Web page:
The Impact of YOLO on Employee and Customer Experience


Share on LinkedIn

YOLO (You Only Live Once) as a societal force has been a part of the culture, and also a part of the customer and employee experience landscapes, for close to two decades.  The idea, though, has been around for much longer – in Clavigo, a 1774 German play by Goethe, an 1855 waltz, “Man Lebt Nur Einmall” (You Only Live Once) by Strauss II – and in a 2011 track called “The Motto” by Canadian rapper, Drake.  Reflective of what is going on in the world of business and society, YOLO has recently become even more widely known and more consequential, to the point that it aligns with, and even drives, much of trending employee and customer behavior, particularly among Millennials and those in Gen Z, but even extending to Gen X and Boomers.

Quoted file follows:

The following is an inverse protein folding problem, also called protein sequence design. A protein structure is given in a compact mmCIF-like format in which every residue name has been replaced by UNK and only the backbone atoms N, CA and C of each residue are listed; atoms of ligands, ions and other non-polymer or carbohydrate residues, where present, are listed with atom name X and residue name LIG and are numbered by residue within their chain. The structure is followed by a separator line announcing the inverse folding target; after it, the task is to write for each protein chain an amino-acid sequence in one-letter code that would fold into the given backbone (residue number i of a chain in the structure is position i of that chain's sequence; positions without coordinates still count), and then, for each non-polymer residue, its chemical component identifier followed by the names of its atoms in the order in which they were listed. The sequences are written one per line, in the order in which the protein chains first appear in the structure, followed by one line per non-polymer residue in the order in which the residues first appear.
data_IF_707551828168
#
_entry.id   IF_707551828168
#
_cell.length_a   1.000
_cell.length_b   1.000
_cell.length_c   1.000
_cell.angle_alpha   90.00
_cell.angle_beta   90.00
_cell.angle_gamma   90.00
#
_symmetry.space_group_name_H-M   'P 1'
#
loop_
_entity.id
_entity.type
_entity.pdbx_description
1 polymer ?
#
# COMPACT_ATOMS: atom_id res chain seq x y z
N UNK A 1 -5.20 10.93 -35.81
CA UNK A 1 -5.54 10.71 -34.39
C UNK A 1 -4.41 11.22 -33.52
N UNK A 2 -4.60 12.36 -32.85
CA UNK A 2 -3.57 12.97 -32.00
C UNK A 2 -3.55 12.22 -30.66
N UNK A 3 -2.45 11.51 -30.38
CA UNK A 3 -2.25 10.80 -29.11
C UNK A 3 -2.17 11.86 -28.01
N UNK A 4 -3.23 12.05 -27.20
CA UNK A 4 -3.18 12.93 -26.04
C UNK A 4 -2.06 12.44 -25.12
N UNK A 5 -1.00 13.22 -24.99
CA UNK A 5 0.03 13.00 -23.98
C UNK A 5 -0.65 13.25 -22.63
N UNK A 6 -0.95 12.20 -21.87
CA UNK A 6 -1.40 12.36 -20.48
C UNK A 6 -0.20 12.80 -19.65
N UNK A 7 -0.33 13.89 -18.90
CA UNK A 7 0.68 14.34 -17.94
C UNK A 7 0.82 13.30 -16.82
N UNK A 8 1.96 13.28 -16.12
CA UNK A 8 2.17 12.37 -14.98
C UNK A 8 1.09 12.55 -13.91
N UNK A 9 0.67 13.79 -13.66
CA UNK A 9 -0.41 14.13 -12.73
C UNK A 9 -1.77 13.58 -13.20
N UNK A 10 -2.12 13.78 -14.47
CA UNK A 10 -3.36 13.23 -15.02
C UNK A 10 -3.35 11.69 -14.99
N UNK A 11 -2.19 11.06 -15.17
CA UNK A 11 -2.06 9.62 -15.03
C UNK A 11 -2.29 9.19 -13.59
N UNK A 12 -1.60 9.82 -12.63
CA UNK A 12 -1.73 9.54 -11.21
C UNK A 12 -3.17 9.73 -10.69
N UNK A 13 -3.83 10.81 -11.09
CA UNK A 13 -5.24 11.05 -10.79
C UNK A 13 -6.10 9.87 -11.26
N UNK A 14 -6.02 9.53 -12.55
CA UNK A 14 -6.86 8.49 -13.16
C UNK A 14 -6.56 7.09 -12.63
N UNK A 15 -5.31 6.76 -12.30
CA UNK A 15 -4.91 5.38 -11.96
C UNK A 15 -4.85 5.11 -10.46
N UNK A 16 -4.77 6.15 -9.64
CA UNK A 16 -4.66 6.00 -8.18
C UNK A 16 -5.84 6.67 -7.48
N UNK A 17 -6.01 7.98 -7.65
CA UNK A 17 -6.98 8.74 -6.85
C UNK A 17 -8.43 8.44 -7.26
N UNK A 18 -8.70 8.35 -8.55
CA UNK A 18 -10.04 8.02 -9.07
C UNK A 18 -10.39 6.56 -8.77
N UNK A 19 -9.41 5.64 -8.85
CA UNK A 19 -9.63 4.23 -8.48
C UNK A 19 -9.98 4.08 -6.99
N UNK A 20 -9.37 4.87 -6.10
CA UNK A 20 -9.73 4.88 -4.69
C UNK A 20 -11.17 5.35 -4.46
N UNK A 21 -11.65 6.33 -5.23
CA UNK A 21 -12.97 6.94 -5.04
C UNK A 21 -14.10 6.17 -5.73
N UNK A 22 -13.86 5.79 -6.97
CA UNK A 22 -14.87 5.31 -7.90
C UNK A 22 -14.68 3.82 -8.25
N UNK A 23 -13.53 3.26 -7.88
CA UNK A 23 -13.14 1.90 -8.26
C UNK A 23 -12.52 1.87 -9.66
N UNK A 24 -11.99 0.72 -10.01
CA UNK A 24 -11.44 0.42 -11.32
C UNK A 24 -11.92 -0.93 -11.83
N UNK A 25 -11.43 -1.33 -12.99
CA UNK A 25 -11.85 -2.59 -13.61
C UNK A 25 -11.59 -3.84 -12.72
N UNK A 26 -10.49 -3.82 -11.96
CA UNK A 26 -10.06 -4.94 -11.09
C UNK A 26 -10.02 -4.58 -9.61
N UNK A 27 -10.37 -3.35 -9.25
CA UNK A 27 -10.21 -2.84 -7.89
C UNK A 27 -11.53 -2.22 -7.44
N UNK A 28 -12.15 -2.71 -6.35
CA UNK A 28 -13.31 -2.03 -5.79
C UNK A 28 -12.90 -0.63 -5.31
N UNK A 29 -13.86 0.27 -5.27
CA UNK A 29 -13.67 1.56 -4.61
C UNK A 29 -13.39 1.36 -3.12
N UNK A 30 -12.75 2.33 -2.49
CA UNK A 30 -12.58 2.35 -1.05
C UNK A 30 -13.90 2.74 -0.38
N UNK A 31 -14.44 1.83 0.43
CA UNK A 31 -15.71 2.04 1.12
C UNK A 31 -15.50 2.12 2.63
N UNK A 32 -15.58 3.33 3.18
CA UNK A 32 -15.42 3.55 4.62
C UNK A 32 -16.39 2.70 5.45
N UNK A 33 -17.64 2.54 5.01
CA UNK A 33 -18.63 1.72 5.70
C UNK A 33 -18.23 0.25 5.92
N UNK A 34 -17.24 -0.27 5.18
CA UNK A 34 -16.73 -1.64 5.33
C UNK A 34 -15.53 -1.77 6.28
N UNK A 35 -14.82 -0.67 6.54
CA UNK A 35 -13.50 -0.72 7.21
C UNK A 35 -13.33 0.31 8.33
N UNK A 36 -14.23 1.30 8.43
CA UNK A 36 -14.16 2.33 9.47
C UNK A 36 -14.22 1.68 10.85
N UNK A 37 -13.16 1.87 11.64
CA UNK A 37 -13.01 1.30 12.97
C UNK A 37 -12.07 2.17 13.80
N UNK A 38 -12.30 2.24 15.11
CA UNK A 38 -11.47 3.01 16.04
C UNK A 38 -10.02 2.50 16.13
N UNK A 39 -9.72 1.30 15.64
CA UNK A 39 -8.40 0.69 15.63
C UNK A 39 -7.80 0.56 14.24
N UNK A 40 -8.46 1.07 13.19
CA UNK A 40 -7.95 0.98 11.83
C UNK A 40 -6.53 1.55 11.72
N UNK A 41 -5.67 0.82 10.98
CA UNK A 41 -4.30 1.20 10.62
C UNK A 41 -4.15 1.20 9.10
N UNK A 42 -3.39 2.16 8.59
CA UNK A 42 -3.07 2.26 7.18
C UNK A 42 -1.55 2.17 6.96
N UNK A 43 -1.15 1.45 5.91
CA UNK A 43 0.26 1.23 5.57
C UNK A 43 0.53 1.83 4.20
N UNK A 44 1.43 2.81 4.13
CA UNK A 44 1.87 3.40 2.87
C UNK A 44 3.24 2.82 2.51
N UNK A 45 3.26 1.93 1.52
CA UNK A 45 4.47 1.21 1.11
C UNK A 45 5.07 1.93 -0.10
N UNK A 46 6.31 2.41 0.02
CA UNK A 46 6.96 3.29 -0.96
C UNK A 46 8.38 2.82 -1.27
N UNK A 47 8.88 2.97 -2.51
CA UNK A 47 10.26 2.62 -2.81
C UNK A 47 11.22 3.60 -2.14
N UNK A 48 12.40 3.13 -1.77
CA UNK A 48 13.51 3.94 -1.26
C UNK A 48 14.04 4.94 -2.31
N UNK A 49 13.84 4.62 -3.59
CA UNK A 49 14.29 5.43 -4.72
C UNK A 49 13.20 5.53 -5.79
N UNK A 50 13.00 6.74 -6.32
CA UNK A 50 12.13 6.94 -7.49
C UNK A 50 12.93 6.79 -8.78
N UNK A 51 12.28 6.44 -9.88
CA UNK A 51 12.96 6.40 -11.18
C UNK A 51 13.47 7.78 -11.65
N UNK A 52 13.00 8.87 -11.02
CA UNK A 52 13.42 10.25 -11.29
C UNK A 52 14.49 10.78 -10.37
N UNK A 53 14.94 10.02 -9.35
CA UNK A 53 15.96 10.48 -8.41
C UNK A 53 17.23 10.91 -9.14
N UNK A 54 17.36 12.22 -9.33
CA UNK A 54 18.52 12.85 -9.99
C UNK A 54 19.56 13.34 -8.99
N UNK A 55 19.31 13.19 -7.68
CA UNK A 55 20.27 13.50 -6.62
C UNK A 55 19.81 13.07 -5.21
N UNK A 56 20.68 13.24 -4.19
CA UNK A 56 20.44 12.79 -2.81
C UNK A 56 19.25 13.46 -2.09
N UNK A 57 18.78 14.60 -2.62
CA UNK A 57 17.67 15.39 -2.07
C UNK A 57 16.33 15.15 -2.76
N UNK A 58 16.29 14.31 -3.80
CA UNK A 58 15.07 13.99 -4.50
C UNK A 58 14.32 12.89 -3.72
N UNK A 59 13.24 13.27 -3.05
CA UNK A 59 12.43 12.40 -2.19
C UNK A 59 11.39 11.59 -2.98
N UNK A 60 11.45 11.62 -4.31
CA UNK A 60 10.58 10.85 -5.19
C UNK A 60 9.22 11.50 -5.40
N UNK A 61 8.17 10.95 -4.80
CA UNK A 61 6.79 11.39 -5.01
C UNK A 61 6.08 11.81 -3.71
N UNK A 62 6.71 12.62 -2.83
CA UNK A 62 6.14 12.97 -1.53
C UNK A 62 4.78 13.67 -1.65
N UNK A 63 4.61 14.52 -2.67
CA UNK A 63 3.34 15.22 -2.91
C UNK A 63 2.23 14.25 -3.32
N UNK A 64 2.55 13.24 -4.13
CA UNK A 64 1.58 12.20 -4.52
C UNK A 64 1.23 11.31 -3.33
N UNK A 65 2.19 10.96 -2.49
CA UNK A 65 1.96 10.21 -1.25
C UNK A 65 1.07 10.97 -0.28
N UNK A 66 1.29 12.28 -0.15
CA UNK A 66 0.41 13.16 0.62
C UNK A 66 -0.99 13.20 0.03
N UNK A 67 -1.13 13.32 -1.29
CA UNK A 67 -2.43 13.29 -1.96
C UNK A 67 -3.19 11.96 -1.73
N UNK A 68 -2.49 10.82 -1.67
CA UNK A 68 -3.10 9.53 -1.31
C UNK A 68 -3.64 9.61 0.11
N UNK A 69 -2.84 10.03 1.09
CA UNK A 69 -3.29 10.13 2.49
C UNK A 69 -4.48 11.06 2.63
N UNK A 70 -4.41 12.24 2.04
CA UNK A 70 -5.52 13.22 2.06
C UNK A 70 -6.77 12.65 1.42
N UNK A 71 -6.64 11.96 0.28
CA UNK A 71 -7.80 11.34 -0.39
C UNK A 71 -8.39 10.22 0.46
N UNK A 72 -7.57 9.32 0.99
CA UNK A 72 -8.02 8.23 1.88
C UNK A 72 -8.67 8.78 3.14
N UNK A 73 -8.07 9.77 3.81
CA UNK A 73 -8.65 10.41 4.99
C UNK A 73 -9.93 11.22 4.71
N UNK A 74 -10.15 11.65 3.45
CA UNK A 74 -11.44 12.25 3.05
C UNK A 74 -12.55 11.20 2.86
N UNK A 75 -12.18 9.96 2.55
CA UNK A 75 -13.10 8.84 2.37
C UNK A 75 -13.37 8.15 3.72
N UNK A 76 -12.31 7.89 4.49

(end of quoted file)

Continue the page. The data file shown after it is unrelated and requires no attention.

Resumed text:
Though there’s little doubt that the pandemic has been both a contributor to, and catalyst of, YOLO, its drivers have been around for a long time, in fact for decades.  In Bowling Alone, Robert Putnam’s classic book on societal and sociological evolution which was originally published in 2000, he accurately predicted much of what we are witnessing today in YOLO outcomes.  Putnam followed and reported rapid participation rate declines in most things that would be considered ‘group social’, both at work and outside.  These have been largely replaced by factors – self-expression, personal growth and learning, employment equity, recreational, etc. – important to the individual, again especially with those trending younger.